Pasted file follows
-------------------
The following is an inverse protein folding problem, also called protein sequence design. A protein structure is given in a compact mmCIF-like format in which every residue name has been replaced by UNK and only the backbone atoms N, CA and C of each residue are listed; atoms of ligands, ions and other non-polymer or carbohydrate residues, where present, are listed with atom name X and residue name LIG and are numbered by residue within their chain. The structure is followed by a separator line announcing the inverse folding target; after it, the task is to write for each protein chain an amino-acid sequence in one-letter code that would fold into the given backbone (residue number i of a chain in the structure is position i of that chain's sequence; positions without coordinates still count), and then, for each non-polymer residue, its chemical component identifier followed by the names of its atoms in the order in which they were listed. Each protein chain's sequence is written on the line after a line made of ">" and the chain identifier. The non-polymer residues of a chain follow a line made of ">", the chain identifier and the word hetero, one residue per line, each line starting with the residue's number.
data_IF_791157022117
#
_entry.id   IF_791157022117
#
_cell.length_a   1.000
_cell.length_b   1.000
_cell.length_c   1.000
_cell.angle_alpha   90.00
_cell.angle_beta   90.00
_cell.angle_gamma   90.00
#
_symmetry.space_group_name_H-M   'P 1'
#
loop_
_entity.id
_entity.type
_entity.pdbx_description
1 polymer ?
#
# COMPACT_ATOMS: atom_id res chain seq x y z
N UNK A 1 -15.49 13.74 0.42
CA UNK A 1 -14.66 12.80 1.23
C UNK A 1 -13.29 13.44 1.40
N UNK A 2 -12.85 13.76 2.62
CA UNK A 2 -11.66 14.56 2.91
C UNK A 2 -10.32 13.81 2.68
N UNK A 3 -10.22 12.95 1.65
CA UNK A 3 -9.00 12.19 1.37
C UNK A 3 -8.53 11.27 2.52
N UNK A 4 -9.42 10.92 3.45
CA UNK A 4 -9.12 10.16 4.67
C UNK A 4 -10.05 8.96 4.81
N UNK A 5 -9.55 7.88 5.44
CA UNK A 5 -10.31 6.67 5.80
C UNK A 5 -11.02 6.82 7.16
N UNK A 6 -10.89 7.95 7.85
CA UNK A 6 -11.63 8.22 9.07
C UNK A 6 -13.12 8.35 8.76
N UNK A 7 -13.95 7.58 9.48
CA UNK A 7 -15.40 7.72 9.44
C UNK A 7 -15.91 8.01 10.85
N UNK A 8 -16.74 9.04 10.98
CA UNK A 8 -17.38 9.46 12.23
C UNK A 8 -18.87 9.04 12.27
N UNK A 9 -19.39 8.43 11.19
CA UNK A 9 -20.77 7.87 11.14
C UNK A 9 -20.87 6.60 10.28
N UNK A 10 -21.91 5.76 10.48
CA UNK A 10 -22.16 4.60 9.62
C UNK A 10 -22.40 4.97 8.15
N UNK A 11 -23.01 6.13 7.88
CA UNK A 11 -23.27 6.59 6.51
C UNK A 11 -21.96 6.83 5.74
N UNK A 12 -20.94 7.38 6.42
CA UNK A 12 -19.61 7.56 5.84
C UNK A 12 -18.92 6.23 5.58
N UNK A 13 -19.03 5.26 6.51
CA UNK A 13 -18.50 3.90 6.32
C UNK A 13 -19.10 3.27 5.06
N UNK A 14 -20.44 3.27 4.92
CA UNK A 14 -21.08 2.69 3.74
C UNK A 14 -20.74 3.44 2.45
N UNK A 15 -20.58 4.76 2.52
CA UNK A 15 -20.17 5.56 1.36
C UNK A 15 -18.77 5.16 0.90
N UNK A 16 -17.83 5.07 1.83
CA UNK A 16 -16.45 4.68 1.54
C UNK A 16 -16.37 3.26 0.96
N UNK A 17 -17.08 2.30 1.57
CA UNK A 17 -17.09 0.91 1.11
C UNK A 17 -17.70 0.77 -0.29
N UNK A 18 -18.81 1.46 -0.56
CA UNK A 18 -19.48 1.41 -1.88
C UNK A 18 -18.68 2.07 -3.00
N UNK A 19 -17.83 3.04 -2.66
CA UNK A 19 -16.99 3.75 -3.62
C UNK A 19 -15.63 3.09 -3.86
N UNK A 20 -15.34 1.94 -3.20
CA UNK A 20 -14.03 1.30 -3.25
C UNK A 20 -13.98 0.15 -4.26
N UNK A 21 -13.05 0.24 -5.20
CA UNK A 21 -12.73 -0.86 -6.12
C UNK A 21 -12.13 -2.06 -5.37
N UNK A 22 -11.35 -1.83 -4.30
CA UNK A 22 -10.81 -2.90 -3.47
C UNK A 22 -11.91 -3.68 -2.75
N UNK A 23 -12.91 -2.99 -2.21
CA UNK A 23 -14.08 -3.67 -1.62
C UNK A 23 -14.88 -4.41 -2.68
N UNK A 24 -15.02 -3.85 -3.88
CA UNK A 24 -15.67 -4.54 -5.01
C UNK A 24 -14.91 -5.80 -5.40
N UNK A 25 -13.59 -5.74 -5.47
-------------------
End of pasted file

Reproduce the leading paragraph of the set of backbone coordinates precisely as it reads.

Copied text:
The following is an inverse protein folding problem, also called protein sequence design. A protein structure is given in a compact mmCIF-like format in which every residue name has been replaced by UNK and only the backbone atoms N, CA and C of each residue are listed; atoms of ligands, ions and other non-polymer or carbohydrate residues, where present, are listed with atom name X and residue name LIG and are numbered by residue within their chain. The structure is followed by a separator line announcing the inverse folding target; after it, the task is to write for each protein chain an amino-acid sequence in one-letter code that would fold into the given backbone (residue number i of a chain in the structure is position i of that chain's sequence; positions without coordinates still count), and then, for each non-polymer residue, its chemical component identifier followed by the names of its atoms in the order in which they were listed. Each protein chain's sequence is written on the line after a line made of ">" and the chain identifier. The non-polymer residues of a chain follow a line made of ">", the chain identifier and the word hetero, one residue per line, each line starting with the residue's number.